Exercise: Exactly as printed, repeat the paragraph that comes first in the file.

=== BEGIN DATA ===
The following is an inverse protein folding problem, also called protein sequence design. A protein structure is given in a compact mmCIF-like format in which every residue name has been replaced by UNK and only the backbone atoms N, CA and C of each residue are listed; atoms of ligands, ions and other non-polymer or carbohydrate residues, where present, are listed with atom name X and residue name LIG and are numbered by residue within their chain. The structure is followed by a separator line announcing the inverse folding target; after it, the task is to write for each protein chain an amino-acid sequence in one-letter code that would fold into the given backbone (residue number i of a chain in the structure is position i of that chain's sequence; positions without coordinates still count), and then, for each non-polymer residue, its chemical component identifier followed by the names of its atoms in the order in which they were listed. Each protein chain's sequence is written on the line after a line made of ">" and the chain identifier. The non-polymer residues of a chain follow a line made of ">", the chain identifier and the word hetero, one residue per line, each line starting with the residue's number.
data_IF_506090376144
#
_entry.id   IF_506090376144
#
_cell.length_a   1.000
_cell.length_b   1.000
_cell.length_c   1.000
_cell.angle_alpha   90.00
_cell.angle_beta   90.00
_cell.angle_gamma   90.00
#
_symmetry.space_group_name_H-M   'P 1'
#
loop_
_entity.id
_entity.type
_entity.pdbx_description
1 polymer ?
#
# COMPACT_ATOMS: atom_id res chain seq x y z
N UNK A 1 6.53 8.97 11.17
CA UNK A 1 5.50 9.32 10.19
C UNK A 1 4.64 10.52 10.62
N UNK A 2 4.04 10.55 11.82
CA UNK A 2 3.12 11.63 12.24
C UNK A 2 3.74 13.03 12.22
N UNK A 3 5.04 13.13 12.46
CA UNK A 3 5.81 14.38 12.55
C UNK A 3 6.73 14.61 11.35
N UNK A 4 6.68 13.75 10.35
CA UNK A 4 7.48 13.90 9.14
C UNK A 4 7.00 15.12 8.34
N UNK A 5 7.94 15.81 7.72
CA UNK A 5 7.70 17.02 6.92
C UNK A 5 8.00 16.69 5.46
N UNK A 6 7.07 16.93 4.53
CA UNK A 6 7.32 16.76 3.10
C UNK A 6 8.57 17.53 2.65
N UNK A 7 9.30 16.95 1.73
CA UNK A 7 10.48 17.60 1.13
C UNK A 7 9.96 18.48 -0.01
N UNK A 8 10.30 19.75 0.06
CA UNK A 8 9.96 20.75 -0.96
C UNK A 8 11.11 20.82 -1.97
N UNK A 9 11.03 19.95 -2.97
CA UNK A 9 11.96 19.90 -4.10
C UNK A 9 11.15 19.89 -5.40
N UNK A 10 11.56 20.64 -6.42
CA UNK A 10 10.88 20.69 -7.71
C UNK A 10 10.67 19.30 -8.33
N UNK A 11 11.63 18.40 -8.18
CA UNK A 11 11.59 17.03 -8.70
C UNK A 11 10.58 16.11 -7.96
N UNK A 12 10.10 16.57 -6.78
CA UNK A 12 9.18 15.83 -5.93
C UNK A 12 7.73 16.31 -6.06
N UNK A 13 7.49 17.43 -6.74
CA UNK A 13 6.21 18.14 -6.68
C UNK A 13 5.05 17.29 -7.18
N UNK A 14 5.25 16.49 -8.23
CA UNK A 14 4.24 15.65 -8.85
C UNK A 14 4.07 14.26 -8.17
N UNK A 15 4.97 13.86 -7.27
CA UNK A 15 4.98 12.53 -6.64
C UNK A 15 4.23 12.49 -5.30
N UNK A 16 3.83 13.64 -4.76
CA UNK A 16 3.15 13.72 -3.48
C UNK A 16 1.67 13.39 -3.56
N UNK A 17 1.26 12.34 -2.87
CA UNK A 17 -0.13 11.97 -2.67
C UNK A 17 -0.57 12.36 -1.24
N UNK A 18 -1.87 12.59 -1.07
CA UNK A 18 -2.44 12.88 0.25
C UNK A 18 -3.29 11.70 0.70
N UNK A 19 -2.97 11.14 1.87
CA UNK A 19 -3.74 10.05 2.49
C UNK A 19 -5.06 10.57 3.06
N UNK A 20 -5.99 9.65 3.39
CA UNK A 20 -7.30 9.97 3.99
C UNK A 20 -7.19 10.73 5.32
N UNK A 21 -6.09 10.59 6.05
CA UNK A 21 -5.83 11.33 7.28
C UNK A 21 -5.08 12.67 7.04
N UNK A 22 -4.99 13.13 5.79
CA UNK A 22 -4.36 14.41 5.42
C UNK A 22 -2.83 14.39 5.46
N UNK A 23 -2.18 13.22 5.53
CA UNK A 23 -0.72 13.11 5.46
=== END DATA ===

The following is an inverse protein folding problem, also called protein sequence design. A protein structure is given in a compact mmCIF-like format in which every residue name has been replaced by UNK and only the backbone atoms N, CA and C of each residue are listed; atoms of ligands, ions and other non-polymer or carbohydrate residues, where present, are listed with atom name X and residue name LIG and are numbered by residue within their chain. The structure is followed by a separator line announcing the inverse folding target; after it, the task is to write for each protein chain an amino-acid sequence in one-letter code that would fold into the given backbone (residue number i of a chain in the structure is position i of that chain's sequence; positions without coordinates still count), and then, for each non-polymer residue, its chemical component identifier followed by the names of its atoms in the order in which they were listed. Each protein chain's sequence is written on the line after a line made of ">" and the chain identifier. The non-polymer residues of a chain follow a line made of ">", the chain identifier and the word hetero, one residue per line, each line starting with the residue's number.